Rabies remains a threat in Arizona

HonorHealth - Rabies in Arizona

In July 2017 a passerby/animal lover saw a bobcat attacking a German shepherd in Anthem, AZ. As he tried to pull the bobcat off the dog, the cat turned on him, biting his thumb and scratching him before he could fling it away. Lab tests confirmed that the bobcat had rabies, and that meant a series of rabies shots for the man and the dog.

Rabies is a preventable viral disease that attacks the central nervous system, causing encephalitis – infection and inflammation of the brain. Rabies is almost always fatal once symptoms appear, and it's not a pretty death. The disease is most often transmitted through the bite of a rabid animal, but you can also get it by handling it and touching your eyes, nose or mouth, or by getting its saliva in an open wound. Yuck.

In Arizona, the main hosts for rabies are bats, skunks and foxes, according to the Arizona Department of Health Services. Two rabid animals recently were found in the Superstition Mountains Wilderness Area in the east Valley, a popular hiking destination. Every year, approximately 30 people are exposed to rabid animals in Arizona. In late December 2017, 26 individuals had been exposed. If you live in the outskirts of the Valley or in a rural area of Arizona, you're more likely to encounter a rabid animal than a city dweller.

Rabid animals typically act strangely — they may show no fear of people or pets. Nocturnal animals with rabies might be active in daylight. Skunks, foxes and coyotes (and, yes, bobcats) can become aggressive and may try to bite.

The only mammals that can fly, bats are the most common source of rabies exposure because they fall to the ground where other animals, kids and adults are tempted to handle them.

The best advice to avoid rabies? Leave bats and other wild animals alone. Without touching a bat on the ground, put a box over it and call animal control. And get your pets vaccinated.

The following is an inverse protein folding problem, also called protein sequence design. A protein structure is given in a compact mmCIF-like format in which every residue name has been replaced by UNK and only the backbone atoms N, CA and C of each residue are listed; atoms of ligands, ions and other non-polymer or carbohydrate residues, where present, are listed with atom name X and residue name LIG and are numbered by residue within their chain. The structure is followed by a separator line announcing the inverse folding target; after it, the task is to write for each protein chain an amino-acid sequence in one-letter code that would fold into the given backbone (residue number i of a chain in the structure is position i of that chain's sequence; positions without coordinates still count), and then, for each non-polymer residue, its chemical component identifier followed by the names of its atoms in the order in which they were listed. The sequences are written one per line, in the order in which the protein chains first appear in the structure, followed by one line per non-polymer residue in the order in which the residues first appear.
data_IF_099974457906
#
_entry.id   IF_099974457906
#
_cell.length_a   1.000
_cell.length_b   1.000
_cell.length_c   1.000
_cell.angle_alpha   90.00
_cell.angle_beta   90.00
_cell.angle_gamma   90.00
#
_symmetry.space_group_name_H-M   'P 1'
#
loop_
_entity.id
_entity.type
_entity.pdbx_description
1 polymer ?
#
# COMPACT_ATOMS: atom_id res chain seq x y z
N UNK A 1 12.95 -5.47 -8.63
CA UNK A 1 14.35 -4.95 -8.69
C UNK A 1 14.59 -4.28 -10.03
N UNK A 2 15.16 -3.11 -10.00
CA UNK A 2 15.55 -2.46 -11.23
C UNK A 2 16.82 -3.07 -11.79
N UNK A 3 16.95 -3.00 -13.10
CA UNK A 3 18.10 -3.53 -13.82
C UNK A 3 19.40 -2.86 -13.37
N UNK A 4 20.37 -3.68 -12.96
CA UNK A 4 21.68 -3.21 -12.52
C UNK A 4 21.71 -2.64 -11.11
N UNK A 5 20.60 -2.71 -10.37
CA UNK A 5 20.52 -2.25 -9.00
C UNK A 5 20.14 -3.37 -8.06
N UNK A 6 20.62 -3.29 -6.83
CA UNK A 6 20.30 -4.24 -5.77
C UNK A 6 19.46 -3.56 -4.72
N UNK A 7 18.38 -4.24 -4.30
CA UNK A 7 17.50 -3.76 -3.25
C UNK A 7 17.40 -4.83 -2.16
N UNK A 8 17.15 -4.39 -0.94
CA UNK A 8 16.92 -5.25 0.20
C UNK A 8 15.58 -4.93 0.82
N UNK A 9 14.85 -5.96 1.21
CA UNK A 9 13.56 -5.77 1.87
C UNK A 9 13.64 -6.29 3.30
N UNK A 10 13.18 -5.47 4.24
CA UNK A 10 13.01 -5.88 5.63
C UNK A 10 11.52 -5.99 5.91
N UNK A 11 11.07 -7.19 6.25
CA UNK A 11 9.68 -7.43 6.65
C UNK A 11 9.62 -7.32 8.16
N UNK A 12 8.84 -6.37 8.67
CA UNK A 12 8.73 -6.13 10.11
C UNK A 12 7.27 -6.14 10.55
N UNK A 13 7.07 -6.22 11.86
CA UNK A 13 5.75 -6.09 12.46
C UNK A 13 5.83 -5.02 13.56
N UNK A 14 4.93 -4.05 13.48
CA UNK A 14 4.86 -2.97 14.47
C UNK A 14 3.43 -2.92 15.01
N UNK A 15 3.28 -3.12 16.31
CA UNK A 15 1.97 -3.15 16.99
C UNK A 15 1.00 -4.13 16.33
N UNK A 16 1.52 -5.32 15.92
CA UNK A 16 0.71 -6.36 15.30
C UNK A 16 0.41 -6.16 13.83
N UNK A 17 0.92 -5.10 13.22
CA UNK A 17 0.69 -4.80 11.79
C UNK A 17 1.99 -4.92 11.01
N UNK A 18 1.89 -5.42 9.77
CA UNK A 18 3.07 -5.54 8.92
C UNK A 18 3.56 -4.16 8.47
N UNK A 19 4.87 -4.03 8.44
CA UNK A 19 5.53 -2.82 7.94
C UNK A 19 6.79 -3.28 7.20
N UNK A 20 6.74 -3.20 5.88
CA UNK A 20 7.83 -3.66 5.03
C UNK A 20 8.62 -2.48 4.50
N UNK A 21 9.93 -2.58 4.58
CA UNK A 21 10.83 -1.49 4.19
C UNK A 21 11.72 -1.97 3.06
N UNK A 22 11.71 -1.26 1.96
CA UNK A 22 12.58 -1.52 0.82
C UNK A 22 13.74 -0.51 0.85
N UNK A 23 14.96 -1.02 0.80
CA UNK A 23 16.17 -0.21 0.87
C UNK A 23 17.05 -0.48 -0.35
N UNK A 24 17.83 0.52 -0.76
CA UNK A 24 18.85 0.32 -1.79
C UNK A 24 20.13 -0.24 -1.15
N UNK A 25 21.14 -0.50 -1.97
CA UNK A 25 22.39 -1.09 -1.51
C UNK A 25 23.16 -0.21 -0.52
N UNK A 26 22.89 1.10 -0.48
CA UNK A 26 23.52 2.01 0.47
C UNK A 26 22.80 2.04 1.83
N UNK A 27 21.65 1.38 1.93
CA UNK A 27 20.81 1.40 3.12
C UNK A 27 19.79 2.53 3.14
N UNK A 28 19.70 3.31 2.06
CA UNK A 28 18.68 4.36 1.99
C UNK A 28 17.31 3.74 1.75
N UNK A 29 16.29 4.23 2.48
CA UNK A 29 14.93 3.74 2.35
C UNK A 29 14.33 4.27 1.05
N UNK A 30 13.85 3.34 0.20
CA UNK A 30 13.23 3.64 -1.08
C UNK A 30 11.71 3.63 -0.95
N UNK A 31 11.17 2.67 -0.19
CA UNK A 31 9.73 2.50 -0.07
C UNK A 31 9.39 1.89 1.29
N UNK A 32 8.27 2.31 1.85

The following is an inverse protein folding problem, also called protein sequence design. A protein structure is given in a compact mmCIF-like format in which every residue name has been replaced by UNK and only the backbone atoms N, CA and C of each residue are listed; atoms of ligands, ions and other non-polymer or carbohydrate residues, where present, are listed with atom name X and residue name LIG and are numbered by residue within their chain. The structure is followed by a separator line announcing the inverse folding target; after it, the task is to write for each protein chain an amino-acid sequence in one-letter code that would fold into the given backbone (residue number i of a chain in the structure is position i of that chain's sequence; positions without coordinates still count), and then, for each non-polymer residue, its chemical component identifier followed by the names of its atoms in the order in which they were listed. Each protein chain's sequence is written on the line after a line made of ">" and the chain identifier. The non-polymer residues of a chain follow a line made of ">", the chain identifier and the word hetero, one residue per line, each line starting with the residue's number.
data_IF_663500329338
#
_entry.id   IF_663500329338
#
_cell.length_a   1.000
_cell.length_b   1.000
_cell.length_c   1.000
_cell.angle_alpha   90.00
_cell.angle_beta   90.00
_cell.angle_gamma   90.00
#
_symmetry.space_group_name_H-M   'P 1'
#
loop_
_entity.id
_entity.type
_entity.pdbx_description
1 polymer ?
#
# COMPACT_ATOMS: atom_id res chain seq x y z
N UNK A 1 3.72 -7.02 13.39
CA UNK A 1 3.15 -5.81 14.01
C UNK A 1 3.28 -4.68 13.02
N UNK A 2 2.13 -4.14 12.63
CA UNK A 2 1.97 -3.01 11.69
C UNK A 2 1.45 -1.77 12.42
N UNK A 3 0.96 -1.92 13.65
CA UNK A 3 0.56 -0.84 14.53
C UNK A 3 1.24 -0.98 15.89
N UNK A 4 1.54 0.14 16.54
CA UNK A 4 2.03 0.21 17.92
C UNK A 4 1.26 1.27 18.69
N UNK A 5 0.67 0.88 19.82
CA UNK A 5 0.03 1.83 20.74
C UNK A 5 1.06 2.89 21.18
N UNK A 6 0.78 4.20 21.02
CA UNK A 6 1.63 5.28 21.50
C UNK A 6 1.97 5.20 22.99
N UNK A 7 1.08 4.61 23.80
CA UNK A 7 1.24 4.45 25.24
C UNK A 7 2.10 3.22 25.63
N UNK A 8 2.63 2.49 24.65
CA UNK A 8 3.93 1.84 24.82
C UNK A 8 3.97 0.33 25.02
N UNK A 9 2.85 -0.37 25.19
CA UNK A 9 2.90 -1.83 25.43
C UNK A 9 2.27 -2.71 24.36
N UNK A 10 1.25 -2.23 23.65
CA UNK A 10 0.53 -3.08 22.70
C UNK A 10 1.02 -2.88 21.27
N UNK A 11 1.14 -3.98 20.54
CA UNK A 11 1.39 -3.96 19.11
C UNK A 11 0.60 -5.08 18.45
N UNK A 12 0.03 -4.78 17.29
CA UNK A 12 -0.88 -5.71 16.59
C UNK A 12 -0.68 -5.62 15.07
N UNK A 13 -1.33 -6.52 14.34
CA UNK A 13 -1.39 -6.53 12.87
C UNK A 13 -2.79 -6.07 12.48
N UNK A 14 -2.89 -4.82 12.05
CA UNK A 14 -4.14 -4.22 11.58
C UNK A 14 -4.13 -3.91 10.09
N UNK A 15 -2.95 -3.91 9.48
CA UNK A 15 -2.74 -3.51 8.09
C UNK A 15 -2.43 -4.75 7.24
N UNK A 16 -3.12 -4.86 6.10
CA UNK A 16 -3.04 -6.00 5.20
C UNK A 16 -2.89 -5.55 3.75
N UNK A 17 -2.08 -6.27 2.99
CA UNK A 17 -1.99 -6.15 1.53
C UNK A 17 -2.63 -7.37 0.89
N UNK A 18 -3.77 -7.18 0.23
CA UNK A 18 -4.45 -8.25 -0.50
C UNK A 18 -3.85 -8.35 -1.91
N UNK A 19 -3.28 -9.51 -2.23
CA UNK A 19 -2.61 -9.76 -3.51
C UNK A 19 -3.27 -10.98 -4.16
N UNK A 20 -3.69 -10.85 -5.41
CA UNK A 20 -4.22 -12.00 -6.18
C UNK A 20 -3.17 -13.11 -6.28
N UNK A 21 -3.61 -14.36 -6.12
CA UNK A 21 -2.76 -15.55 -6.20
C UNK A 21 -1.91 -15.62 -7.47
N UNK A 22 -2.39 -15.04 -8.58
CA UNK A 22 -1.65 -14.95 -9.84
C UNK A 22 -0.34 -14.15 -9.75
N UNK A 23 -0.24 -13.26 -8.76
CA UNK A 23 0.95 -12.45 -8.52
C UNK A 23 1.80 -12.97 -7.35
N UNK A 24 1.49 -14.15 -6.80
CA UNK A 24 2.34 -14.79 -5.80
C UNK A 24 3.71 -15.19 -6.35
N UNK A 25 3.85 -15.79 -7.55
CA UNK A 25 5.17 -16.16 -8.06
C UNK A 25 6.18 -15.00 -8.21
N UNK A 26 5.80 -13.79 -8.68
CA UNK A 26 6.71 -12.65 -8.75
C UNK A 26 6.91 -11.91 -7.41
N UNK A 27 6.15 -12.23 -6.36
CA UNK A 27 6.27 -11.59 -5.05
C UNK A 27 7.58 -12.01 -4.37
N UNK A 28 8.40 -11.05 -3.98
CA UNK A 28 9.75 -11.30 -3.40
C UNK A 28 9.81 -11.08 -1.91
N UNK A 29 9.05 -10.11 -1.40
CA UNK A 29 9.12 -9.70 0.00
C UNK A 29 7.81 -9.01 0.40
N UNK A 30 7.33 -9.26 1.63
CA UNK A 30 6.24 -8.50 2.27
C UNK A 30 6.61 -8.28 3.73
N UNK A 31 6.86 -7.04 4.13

Medical treatment for rabies

"If you've been bitten by a rabid animal, wash the wound with soap and water immediately," said Matthew Anderson, MD, a family medicine physician in the HonorHealth Medical Group. "Call your primary care physician and report the bite to animal control." Try to capture the animal without damaging its head or risking a bite. If you can't capture the animal, your local health department and physician will advise you on the need to start rabies treatment.

If you're advised to get rabies shots, here's what to expect, Dr. Anderson said:

  • Medical science has advanced, so don't worry about what you might have heard about a series of shots in the abdomen with a long needle.
  • Now you'll receive a fast-acting shot first — rabies immune globulin — to keep the virus from infecting you. Part of the serum in that first shot will be injected near the site where the animal bit you, as soon as possible after the bite.
  • Next comes a series of rabies shots in your arm. You'll receive four injections over 14 days.

Keep in mind: If a wild animal bites you, the animal should be presumed rabid until laboratory testing is complete.

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